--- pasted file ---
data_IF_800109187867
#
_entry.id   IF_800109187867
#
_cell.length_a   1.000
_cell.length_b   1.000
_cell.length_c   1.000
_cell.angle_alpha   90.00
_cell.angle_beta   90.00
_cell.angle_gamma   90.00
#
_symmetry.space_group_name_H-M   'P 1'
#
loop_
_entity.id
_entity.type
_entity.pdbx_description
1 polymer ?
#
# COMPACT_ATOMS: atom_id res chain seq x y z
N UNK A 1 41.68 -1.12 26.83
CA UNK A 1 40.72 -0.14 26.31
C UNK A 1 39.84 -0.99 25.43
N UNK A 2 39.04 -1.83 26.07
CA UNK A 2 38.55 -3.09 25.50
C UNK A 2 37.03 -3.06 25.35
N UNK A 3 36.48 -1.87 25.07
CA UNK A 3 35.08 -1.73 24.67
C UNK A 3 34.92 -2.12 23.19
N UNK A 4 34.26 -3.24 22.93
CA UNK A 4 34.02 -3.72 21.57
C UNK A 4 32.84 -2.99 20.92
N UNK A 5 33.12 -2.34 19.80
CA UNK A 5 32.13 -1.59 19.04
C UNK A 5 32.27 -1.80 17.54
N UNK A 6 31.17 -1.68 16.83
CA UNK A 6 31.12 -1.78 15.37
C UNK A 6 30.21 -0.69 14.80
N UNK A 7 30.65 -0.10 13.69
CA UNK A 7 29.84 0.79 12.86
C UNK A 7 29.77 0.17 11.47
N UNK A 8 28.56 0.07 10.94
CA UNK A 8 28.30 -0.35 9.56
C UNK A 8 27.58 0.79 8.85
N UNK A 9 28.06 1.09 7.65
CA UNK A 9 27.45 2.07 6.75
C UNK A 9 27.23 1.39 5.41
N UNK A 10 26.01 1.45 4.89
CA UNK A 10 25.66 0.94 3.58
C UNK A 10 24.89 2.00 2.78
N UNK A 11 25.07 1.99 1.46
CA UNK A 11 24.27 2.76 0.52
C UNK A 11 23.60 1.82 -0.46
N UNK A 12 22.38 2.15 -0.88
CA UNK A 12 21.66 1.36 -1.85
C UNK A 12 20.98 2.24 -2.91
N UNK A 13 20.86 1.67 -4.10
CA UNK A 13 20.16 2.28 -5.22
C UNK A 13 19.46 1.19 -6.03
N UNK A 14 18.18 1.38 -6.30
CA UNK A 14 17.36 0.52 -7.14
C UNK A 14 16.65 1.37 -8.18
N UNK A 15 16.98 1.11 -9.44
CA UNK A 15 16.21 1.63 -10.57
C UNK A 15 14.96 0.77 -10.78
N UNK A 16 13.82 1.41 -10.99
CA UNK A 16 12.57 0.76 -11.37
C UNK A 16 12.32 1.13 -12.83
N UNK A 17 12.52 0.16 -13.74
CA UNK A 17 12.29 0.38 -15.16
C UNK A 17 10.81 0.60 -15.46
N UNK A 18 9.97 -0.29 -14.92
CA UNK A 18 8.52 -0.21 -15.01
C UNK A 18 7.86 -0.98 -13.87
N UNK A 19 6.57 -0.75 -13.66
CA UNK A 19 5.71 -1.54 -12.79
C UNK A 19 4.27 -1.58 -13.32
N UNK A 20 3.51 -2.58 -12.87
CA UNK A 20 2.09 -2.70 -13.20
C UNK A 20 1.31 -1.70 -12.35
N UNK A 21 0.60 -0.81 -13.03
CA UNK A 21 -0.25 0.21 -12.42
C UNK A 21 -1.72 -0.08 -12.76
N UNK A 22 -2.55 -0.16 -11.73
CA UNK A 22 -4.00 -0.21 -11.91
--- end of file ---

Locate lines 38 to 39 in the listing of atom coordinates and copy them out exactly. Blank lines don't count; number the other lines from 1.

C UNK A 6 30.21 -0.69 14.80
N UNK A 7 30.65 -0.10 13.69